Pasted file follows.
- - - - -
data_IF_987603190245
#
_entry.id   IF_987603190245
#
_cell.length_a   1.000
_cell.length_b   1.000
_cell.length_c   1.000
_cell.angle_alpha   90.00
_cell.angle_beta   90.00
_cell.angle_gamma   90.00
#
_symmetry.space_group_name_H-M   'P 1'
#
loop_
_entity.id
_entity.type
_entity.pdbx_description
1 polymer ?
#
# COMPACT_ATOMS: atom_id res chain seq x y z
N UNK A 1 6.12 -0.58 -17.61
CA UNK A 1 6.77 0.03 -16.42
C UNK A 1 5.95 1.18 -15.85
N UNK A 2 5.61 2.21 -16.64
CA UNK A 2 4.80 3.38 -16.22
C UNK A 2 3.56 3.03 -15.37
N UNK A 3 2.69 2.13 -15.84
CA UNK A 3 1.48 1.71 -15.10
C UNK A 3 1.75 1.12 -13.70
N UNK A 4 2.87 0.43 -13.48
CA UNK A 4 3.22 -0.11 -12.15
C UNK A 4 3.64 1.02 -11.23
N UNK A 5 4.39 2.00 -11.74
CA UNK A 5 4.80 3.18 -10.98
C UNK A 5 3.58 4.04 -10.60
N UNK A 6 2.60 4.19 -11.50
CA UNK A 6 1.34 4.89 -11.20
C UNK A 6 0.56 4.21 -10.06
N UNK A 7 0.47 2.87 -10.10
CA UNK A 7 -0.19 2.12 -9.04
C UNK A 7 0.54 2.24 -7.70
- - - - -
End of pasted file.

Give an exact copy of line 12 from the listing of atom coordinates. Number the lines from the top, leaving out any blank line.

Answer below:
_symmetry.space_group_name_H-M   'P 1'